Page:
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Supportive Oncology Frequently Asked Questions

Karen Spataro • 2/6/18

Supportive Oncology Frequently Asked Questions

The Walther Cancer Foundation has committed $14 million to Indiana University School of Medicine to establish the Walther Supportive Oncology Program. The following are answers to common questions about the gift, the field of supportive oncology, and the benefits to patients.

What is supportive oncology?
The National Cancer Institute defines supportive care as “care given to improve the quality of life of patients who have a serious or life-threatening disease. The goal of supportive care is to prevent or treat as early as possible the symptoms of a disease, side effects caused by treatment of a disease, and psychological, social and spiritual problems related to a disease or its treatment.”

Supportive care, which is sometimes referred to as palliative care, also focuses on assisting patients with decision making and articulating their goals. It is delivered concurrent to traditional cancer therapies and extends into survivorship.

How does this gift compare to others?
While there have been other significant gifts in support of palliative care, the gift from the Walther Cancer Foundation is believed to be the largest ever to be directed to supportive oncology. Other notable gifts include:

  • Cambia Health Foundation announced a $10 million gift in 2014 to UW Medicine in Seattle for its Palliative Care Center of Excellence.
  • The Icahn School of  Medicine at Mount Sinai in New York announced a $10 million gift, also in 2014, from philanthropists Patty and Jay Baker to establish a new palliative care center.
  • The Dartmouth-Hitchcock Medical Center in New Hampshire announced a $10 million gift from the Jack and Dorothy Byrne Foundation in 2014 for construction of the Jack Byrne Center for Palliative and Hospice Care.
  • The University of Alabama at Birmingham received approximately $5 million from an anonymous donor in 2016 to create two endowments in its Center for Palliative and Supportive Care.

How will this gift be used?
The gift will establish five endowed chairs that will be used to recruit healthcare professionals and researchers who are leaders in supportive oncology.

An endowed chair is a permanent fund. The principal is invested, and a portion of income is allocated each year to support the research and educational activities of the faculty member who holds it. Because the original gift is preserved, it continues to produce interest and provides a continuous stream of funding for generations to come.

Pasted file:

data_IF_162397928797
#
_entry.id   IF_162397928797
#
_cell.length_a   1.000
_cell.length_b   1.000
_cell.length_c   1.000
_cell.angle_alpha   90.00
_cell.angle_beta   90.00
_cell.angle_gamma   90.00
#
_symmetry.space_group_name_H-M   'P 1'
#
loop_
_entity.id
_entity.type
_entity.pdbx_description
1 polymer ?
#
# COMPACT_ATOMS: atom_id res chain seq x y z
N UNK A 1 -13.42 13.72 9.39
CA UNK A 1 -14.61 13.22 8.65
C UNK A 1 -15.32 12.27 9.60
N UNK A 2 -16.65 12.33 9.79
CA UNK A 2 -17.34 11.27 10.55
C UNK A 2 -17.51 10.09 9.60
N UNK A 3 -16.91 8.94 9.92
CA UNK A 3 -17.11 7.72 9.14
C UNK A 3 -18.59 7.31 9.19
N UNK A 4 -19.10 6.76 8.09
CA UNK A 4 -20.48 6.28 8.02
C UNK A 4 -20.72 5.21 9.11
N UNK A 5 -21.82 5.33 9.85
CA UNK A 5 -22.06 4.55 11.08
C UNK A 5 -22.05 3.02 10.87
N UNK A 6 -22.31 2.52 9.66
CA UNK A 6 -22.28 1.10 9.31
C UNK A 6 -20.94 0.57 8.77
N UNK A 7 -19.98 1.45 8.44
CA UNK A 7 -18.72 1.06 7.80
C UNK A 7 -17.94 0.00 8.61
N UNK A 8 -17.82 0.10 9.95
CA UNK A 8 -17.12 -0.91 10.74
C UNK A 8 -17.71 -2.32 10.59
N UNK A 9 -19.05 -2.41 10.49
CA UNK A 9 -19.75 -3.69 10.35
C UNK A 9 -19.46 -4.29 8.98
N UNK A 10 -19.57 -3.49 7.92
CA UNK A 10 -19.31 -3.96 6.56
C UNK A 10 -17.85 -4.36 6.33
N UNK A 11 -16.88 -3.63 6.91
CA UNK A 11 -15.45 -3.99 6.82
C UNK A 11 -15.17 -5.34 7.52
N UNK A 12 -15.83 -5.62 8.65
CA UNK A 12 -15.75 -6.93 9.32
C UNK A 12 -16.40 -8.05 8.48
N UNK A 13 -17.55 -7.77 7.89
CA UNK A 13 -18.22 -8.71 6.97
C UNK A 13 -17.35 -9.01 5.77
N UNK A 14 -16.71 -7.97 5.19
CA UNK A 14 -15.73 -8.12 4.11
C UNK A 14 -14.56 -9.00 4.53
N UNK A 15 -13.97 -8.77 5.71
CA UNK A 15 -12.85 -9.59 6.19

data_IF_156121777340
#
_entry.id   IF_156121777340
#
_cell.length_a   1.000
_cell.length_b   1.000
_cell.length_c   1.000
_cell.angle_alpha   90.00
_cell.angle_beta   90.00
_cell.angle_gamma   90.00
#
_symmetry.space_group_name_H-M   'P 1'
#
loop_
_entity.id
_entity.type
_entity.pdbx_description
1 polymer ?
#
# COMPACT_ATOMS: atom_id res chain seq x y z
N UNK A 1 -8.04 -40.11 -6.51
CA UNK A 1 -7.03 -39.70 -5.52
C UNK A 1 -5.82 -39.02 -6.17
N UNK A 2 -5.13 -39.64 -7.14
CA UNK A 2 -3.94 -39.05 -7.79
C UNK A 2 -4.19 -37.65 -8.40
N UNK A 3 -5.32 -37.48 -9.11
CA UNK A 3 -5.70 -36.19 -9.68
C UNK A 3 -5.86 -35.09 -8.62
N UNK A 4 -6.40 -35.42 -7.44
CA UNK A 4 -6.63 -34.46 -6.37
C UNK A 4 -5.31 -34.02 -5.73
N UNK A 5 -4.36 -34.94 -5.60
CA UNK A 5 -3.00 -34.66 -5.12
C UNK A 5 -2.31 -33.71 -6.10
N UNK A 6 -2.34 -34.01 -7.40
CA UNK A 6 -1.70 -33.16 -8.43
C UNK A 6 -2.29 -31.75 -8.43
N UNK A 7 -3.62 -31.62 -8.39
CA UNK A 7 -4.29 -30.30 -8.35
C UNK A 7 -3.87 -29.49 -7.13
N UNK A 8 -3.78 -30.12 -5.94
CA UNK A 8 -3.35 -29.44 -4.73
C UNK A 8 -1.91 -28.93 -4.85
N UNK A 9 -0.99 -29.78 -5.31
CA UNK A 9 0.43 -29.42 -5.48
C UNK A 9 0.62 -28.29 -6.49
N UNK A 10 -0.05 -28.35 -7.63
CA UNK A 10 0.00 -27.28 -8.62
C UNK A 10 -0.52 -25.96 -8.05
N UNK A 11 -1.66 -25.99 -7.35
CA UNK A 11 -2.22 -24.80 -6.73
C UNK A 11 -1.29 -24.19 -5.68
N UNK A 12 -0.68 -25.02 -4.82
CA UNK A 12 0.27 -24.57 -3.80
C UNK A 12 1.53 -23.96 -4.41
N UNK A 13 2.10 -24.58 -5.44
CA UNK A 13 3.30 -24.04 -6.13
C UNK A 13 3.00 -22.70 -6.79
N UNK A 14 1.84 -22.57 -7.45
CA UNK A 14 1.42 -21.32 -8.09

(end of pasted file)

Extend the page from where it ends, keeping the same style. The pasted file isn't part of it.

The endowed chairs will be used to recruit a director for the program; a leader is psycho-oncology; and three other experts in the field of supportive oncology. The chairs will be leveraged with support from IU School of Medicine, IU Simon Cancer Center and IU Health to create a sustainable clinical and research program focused on supporting oncology.

What are the measurable outcomes of supportive oncology and palliative care?
Many research studies show supportive oncology and palliative care improve quality of life for cancer patients, improve management of pain, depression and other symptoms, and create greater satisfaction with care.

A study published in the New England Journal of Medicine in 2010 found that patients with metastatic non-small-cell lung cancer, the leading cause of cancer death, who received palliative care shortly after diagnosis lived almost three months longer than those who did not receive supportive care. They also experienced improvements in mood and quality of life.

Palliative care for cancer patients also resulted in a 50 percent reduction in hospitalizations, and a 35 percent reduction in emergency department visits, according to a study published in the Journal of Palliative Medicine in 2016. Thus, palliative care can help reduce unnecessary and burdensome transitions in care.

Is supportive oncology the same as hospice?
Supportive or palliative care is for anyone with a serious illness such as cancer and is available from the time of diagnosis. It is provided along with treatments directed at curing or controlling cancer. One need not to be dying to receive all of the benefits of this kind of holistic care. Hospice is reserved for people who are in the last six months of life.

 

Author

Karen Spataro

Director of Strategic Communications

Karen Spataro joined the Indiana University School of Medicine Office of Strategic Communications as director in 2018 and has two decades of experience communicating to a wide range of audiences. Reach her at keschbac@iu.edu or 317-278-3676.